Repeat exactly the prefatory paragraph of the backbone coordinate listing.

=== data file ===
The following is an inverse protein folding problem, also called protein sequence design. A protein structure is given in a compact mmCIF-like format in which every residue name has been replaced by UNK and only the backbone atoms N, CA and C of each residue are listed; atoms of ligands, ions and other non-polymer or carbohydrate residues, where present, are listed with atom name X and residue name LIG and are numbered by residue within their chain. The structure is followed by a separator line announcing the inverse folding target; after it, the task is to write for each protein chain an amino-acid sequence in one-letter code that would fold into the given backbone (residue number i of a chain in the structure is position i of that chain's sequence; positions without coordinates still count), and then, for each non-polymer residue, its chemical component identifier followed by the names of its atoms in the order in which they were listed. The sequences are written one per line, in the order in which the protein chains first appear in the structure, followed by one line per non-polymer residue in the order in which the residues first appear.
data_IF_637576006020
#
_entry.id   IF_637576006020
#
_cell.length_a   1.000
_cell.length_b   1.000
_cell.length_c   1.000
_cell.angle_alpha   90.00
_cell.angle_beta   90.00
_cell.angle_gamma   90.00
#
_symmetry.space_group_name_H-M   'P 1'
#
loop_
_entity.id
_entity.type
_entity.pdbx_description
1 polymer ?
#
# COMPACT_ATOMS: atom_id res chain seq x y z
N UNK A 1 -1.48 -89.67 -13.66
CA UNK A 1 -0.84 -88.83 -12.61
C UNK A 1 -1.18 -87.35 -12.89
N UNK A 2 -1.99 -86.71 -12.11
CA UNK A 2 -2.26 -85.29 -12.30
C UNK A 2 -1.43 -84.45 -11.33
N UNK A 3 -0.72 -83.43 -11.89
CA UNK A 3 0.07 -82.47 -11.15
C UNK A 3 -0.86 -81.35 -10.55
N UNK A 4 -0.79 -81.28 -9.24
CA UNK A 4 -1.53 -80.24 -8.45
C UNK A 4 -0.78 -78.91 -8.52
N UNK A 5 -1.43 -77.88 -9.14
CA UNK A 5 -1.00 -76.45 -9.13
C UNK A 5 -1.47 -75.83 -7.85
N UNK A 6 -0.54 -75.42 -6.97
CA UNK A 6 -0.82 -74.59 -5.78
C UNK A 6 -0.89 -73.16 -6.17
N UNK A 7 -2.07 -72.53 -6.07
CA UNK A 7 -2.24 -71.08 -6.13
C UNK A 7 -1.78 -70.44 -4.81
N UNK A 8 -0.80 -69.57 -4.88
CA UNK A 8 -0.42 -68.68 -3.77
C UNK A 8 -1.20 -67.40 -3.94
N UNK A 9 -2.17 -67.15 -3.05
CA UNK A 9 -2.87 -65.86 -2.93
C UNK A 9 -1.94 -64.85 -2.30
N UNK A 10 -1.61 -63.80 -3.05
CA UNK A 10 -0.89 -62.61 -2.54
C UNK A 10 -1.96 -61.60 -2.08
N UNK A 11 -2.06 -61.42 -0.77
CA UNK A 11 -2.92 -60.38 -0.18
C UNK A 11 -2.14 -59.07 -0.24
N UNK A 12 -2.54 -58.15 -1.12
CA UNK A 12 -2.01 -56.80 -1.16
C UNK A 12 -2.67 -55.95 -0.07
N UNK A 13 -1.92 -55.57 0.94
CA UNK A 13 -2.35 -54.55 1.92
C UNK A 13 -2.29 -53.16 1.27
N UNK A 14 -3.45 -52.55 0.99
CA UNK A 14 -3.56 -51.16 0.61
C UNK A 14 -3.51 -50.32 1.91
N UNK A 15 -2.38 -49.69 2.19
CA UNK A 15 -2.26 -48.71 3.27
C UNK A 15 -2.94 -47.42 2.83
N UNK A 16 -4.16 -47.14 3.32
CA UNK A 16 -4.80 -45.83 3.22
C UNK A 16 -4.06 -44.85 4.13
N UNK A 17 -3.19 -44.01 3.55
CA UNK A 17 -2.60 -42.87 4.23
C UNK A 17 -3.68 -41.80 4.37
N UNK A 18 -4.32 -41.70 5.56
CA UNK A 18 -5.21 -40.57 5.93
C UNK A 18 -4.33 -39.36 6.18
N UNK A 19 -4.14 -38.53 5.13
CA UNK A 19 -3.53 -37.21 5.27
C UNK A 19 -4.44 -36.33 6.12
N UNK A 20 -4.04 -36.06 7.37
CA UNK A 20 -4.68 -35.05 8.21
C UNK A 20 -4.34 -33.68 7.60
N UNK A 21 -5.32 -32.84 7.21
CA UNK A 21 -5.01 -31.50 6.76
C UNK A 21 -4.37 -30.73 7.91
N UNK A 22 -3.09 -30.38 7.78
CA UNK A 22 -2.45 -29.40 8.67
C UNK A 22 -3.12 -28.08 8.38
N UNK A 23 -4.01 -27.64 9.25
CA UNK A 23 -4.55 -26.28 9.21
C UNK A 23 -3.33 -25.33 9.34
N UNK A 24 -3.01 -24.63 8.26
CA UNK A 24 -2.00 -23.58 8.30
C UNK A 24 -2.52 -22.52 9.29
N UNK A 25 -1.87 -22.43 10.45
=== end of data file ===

The following is an inverse protein folding problem, also called protein sequence design. A protein structure is given in a compact mmCIF-like format in which every residue name has been replaced by UNK and only the backbone atoms N, CA and C of each residue are listed; atoms of ligands, ions and other non-polymer or carbohydrate residues, where present, are listed with atom name X and residue name LIG and are numbered by residue within their chain. The structure is followed by a separator line announcing the inverse folding target; after it, the task is to write for each protein chain an amino-acid sequence in one-letter code that would fold into the given backbone (residue number i of a chain in the structure is position i of that chain's sequence; positions without coordinates still count), and then, for each non-polymer residue, its chemical component identifier followed by the names of its atoms in the order in which they were listed. The sequences are written one per line, in the order in which the protein chains first appear in the structure, followed by one line per non-polymer residue in the order in which the residues first appear.